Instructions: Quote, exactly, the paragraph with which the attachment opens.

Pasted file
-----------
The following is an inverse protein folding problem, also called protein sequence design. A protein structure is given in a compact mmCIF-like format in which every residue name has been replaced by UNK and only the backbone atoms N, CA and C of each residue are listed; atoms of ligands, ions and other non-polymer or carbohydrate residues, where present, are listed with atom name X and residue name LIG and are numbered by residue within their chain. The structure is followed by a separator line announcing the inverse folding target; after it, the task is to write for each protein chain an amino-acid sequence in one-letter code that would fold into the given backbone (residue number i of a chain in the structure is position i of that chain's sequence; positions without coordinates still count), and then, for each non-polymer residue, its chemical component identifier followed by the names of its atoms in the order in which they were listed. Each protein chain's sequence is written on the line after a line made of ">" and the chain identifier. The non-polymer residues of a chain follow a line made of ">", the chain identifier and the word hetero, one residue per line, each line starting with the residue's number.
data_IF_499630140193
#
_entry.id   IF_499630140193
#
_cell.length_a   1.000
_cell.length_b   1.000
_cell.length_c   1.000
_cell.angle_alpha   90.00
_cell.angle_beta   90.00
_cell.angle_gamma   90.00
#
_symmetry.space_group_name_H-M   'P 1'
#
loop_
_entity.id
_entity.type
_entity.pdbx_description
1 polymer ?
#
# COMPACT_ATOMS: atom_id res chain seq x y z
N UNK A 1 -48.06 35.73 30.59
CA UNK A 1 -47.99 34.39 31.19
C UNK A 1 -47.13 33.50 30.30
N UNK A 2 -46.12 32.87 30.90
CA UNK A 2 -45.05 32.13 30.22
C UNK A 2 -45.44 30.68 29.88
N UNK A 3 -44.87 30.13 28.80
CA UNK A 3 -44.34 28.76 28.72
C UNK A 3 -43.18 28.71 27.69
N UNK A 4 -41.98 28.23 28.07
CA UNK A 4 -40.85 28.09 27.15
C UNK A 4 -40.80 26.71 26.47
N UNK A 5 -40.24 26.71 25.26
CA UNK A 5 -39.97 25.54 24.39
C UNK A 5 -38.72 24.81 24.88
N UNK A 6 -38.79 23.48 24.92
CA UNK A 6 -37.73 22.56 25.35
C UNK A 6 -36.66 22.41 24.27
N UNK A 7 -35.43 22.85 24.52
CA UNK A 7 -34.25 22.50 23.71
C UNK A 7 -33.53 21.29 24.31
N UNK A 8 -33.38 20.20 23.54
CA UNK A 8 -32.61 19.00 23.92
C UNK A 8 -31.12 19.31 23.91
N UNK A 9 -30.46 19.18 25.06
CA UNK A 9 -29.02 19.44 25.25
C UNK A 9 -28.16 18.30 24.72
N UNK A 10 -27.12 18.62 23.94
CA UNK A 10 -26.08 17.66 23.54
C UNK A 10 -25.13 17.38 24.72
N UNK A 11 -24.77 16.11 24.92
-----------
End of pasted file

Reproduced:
The following is an inverse protein folding problem, also called protein sequence design. A protein structure is given in a compact mmCIF-like format in which every residue name has been replaced by UNK and only the backbone atoms N, CA and C of each residue are listed; atoms of ligands, ions and other non-polymer or carbohydrate residues, where present, are listed with atom name X and residue name LIG and are numbered by residue within their chain. The structure is followed by a separator line announcing the inverse folding target; after it, the task is to write for each protein chain an amino-acid sequence in one-letter code that would fold into the given backbone (residue number i of a chain in the structure is position i of that chain's sequence; positions without coordinates still count), and then, for each non-polymer residue, its chemical component identifier followed by the names of its atoms in the order in which they were listed. Each protein chain's sequence is written on the line after a line made of ">" and the chain identifier. The non-polymer residues of a chain follow a line made of ">", the chain identifier and the word hetero, one residue per line, each line starting with the residue's number.